But Duchess Aunt Gina is a big character, perhaps the secret star of Charterhouse, really, and I’m getting read to wrap this thing up. So I’ll offer a brief example rather from (what I assume is ultimately) a minor character, sweet Clélia Conti. Here she is, in the chapter I finished today, puzzling through the puzzle of fickle Fabrizio, who’s imprisoned in her dad’s tower and has fallen for her:
Fabrizio was fickle; in Naples, he had had the reputation of charming mistresses quite readily. Despite all the reserve imposed upon the role of a young lady, ever since she had become a Canoness and had gone to court, Clélia, without ever asking questions but by listening attentively, had managed to learn the reputations of the young men who had, one after the next, sought her hand in marriage; well then, Fabrizio, compared to all the others, was the one who was least trustworthy in affairs of the heart. He was in prison, he was bored, he paid court to the one woman he could speak to—what could be simpler? What, indeed, more common? And this is what plunged Clélia into despair.
Clélia’s despair is earned; her introspection is adroit (even as it is tender). Perhaps the wonderful trick of Charterhouse is that Stendhal shows us a Fabrizio who cannot see (that he cannot see) that he is fickle, that Clélia’s take on his character is probably accurate—he’s just bored! (Again, I’ve not read to the end). Yes: What, indeed, could be more common? And one of my favorite things about Charterhouse is not just that our dear narrator renders that (common) despair in real and emotional and psychological (which is to say, um Modern) terms for us—but also that our narrator takes a sweetly ironic tone about the whole business.
Or maybe it’s not sweetly ironic—but I wouldn’t know. I have to read it post-Barthelme, through a post-postmodern lens. I’m not otherwise equipped.
[Ed. note: I finished Stanley Elkin’s 1971 novel The Dick Gibson Show a few days ago. I read The Dick Gibson Show immediately after finishing Elkin’s 1976 novel The Franchiser. I want to write something about these novels, which seem of a piece to me, but I also wanted to get a bit more context first, and the most basic of internet searches led me to Elkin’s 1974 interview in The Paris Review with Thomas LeClair.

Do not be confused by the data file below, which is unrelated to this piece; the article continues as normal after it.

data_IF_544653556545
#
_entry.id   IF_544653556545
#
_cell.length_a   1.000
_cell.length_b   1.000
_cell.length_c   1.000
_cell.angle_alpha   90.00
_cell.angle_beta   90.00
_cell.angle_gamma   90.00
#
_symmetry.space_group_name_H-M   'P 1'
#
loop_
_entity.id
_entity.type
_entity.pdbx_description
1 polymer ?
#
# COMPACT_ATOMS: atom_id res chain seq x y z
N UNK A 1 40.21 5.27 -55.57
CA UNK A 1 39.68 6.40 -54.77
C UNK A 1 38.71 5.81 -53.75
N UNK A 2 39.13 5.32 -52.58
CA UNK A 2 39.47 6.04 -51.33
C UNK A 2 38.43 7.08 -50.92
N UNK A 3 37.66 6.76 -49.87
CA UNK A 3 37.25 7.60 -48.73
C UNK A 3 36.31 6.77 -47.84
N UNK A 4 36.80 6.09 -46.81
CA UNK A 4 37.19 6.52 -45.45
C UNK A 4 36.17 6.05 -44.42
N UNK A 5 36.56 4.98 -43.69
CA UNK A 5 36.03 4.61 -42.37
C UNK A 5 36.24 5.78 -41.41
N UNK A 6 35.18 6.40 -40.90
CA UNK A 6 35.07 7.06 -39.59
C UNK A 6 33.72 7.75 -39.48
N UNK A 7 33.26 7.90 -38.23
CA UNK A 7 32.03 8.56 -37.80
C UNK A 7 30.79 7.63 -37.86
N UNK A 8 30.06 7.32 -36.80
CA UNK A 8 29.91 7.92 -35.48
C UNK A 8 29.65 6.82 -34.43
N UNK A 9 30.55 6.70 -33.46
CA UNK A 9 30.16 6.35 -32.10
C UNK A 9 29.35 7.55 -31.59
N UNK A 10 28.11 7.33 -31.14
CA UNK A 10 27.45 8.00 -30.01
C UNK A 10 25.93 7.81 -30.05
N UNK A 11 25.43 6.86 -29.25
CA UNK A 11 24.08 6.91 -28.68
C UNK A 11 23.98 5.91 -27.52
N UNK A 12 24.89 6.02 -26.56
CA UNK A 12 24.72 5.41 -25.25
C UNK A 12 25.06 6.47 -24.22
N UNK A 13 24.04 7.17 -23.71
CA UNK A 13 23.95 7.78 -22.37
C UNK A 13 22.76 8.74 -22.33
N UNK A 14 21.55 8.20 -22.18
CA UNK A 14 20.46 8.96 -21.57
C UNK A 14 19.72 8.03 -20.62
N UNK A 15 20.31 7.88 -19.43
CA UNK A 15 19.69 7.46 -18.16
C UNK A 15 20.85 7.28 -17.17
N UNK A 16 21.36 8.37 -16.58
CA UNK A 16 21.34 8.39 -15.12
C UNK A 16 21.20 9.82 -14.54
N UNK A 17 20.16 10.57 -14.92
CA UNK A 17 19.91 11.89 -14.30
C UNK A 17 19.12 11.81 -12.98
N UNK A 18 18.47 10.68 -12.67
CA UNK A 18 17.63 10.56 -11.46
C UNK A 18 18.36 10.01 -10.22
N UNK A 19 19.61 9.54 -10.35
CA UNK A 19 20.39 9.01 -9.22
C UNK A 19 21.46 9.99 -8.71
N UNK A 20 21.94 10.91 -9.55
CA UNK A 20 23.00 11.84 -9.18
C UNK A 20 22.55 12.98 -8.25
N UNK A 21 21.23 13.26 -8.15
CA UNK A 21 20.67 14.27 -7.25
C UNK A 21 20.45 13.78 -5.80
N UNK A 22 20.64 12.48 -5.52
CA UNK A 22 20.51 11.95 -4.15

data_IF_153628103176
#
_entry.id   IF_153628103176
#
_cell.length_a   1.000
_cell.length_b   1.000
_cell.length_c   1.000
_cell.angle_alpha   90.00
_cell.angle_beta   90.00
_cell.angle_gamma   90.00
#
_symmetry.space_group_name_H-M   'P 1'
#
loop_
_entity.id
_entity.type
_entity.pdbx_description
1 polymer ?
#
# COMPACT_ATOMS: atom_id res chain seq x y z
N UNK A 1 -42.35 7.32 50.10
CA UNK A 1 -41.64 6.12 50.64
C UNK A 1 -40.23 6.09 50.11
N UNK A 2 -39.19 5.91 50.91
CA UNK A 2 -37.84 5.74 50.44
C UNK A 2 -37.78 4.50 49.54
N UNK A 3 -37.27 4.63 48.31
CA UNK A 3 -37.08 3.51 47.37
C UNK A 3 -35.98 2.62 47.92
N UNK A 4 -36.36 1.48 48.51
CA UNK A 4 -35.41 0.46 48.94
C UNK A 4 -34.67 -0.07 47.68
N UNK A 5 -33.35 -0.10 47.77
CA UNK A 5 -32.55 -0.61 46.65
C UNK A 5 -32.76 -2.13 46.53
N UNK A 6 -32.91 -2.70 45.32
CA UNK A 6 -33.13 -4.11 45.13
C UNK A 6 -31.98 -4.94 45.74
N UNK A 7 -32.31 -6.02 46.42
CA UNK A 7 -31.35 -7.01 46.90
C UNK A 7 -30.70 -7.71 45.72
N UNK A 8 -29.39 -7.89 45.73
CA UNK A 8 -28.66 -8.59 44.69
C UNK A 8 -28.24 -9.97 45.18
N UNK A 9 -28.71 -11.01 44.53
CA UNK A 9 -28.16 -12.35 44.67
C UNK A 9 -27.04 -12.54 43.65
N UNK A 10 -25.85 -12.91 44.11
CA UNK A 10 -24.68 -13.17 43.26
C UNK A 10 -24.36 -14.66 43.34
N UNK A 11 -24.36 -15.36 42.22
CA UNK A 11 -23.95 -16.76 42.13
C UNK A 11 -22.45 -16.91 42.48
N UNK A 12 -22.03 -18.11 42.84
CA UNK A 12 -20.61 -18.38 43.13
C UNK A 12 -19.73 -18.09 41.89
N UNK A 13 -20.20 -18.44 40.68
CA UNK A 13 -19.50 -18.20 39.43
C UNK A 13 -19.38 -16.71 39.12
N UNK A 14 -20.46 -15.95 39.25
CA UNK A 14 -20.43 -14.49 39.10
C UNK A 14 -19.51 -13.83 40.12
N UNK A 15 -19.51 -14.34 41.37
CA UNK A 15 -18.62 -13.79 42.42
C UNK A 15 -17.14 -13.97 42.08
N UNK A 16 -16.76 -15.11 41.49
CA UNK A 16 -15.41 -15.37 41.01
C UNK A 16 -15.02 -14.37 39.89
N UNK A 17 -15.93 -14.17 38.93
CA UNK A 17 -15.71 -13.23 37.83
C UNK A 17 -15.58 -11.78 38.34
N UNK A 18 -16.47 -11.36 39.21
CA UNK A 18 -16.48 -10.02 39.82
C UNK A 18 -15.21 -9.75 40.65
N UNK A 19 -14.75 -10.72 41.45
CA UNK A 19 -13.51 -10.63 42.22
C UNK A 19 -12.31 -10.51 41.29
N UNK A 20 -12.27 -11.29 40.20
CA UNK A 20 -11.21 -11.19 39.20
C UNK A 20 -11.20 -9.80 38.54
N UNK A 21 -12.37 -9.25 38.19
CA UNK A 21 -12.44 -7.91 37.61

What follows are selections from the interview in which Elkin kinda sorta analyzes The Dick Gibson Show, providing what I take to be a Very Good and Fascinating Review of the novel.
Look, I went to school for reading books, I learned about the goddamn intentional fallacy and la mort de l’auteur and all that jazz, and I know that the author isn’t supposed to be the goddamn authority on his own work, I know that what follows isn’t a proper review—but I don’t care. I like it.
My assumption is it’s likely that anyone interested enough in a review of The Dick Gibson Show has probably already read Elkin’s Paris Review interview, and would probably prefer, like, something new on the novel. Which I’ll attempt down the line. But for now: Elkin on Elkin—]
INTERVIEWER: I have some questions now about themes or ideas I find in much of your fiction. You have Dick Gibson say, “The point of life was the possibility it always held out for the exceptional.” The heroes in your novels have a tremendous need to be exceptional, to transcend others, to quarrel with the facts of physical existence. Is this a convention—which we’ve just been talking about—or something very basic to your whole view of life?
ELKIN: It is something very basic to my view of life, but in the case of that character it becomes the initial trauma which sets him going. It becomes his priority. Dick Gibson goes on to say that he had believed that the great life was the life of cliché. When I started to write the book, I did not know that was what the book was going to be about, but indeed that is precisely what the book gets to be about as I learned what Dick Gibson’s life meant. Consider the last few pages of the book:
What had his own life been, his interminable apprenticeship which he saw now he could never end? And everyone blameless as himself, everyone doing his best but maddened at last, all, all zealous, all with explanations ready at hand and serving an ideal of truth or beauty or health or grace. Everyone—everyone. It did no good to change policy or fiddle with format. The world pressed in. It opened your windows. All one could hope for was to find his scapegoat . . .
Now, everything that follows this is a cliché:
to wait for him, lurking in alleys, pressed flat against walls, crouched behind doors while the key jiggles in the lock, taking all the melodramatic postures of revenge. To be there in closets when the enemy comes for his hat, or to surprise him with guns in swivel chairs, your legs dapperly crossed when you turn to face him, to pin him down on hillsides or pounce on him from trees as he rides by, to meet him on the roofs of trains roaring on trestles, or leap at him while he stops at red lights, to struggle with him on the smooth faces of cliffs…